Like it or not, in his Friday remarks on anthem-kneeling NFL players, President Trump expressed sentiments shared by millions of people across the country. This fact is important for a number of reasons, but especially because some have taken the predictable step of arguing Trump's comments were racist.
As a sampling, here's what David Remnick wrote in the New Yorker:
"People like yourselves." "Those people." "Son of a bitch." This was the same sort of racial signalling that followed the Fascist and white-supremacist rally in Charlottesville, Virginia. It is no longer a matter of "dog whistling." This is a form of racial demagoguery broadcast at the volume of a klaxon. There is no need for Steve Bannon's behind-the-scenes scriptwriting. Trump, who is desperate to distract his base from his myriad failures of policy, from health care to immigration, is perfectly capable of devising his racist rhetoric all on his own.
The average NFL viewer isn't reading Remnick, but they're aware that opinion is being shared in some corners of the country because outlets that penetrate their media diet tell them as much. Though Remnick insists Trump's rhetoric was beyond dog whistling, most people who read or heard bites of his remarks would not identify "people like yourselves," "those people," or "son of a bitch," as racist.
Yes, that players are kneeling for the anthem at all is upsetting to many people. But when that's taken to the next step and they believe others see them as racists for disliking the protests, they are incensed. By the way, a Quinnipiac poll from 2016 re-upped by FiveThirtyEight on Monday showed that in addition to 87 percent of Republicans, 57 percent of Independents disagreed with the protests.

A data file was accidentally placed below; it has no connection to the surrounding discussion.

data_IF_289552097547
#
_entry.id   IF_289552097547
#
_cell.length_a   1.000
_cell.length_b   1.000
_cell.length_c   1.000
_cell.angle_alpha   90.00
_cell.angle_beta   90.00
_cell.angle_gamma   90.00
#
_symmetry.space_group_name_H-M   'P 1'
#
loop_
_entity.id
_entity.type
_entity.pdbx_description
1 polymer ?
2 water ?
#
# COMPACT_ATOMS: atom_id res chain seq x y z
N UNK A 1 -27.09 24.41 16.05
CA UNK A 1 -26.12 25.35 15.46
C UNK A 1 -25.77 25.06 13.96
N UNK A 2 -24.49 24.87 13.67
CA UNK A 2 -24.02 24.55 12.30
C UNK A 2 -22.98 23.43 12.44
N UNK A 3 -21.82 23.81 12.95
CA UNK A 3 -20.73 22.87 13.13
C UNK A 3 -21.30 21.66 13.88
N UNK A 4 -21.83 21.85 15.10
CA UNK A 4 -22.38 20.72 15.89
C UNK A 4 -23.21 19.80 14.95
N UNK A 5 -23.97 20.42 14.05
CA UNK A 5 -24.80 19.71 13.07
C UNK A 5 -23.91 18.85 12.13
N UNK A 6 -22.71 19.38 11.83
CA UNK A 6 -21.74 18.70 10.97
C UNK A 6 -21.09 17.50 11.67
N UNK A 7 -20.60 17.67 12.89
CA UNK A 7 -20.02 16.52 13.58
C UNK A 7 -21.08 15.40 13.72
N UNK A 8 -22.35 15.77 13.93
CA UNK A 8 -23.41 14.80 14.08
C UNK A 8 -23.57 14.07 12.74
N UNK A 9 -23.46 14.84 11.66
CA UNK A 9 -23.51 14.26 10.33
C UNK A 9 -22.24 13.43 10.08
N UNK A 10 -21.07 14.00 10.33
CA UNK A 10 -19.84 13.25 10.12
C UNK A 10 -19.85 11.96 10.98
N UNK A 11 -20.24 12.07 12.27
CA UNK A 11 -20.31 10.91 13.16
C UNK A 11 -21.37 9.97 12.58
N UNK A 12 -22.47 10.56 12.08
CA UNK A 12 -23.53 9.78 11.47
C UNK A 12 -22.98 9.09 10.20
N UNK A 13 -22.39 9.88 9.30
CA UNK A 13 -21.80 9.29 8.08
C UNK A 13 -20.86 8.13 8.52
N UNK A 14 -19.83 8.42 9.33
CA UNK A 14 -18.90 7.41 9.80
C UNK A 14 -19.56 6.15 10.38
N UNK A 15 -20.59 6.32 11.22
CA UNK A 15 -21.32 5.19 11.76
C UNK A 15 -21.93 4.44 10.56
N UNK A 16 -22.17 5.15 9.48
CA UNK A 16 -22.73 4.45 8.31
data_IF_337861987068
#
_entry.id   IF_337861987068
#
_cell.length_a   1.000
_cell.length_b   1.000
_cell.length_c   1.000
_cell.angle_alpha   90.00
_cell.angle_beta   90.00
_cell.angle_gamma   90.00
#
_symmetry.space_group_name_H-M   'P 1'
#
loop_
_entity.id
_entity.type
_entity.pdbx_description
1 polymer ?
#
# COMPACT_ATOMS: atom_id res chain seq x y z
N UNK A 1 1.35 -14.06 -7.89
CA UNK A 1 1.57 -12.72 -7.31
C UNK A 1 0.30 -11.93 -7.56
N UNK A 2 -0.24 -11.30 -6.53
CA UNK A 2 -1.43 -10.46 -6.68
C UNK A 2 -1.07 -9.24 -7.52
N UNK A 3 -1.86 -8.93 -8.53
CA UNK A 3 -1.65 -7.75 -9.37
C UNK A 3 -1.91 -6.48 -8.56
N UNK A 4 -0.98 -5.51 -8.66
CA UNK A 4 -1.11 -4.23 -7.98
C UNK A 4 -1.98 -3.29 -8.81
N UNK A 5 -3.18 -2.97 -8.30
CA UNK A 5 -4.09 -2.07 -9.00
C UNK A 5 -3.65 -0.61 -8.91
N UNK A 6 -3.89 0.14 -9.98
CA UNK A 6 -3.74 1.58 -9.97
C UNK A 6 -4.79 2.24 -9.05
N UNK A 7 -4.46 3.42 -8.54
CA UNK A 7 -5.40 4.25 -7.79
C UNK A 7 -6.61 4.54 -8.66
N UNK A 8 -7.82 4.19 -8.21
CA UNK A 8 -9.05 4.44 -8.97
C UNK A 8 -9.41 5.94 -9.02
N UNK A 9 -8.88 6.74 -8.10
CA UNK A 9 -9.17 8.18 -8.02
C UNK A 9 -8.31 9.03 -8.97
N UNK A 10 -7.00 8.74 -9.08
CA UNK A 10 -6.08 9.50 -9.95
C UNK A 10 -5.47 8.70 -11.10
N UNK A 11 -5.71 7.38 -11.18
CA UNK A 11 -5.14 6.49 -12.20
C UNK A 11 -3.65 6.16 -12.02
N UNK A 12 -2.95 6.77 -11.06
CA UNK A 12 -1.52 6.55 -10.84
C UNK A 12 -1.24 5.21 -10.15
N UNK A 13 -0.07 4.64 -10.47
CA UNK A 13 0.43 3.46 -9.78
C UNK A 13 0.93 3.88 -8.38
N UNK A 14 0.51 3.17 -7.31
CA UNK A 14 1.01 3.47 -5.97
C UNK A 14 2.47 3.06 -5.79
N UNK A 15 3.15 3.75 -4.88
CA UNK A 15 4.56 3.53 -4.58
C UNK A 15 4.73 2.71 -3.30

If the Left could resist its urge to malign (implicitly or explicitly) millions of well-meaning people who cross partisan (and racial) boundaries as racists, conversations would come easier. What drives people to Trump is that he's not afraid to (a) speak plainly on his dislike of the protests and (b) bat down the inevitable accusations of racism that follow. In many ways, the latter is actually more important.
As we've argued before, much of the Left operates with a broader definition of racism than the rest of the country, one that lumps, for instance, a patriotic independent in suburban Milwaukee into a category society has long reserved for neo-Nazis and the Ku Klux Klan. As you can imagine, that's infuriating for decent people who believe fully in racial equality but don't believe kneeling for the national anthem is an appropriate form of protest.
Political observers underestimate how desperate people have become for someone, anyone, to fight this. Enter Trump, whose complete disregard for the pressures of political correctness resonate powerfully with many conservatives, but also with nonpartisans who in many cases care a lot less about policy than about having a champion for cultural common sense.
The Left must begin to think carefully about how its ever-expanding definition of racism impacts people who believe in fundamental racial equality, but are now placed into the same category society has long reserved for groups such as the KKK.
Emily Jashinsky is a commentary writer for the Washington Examiner.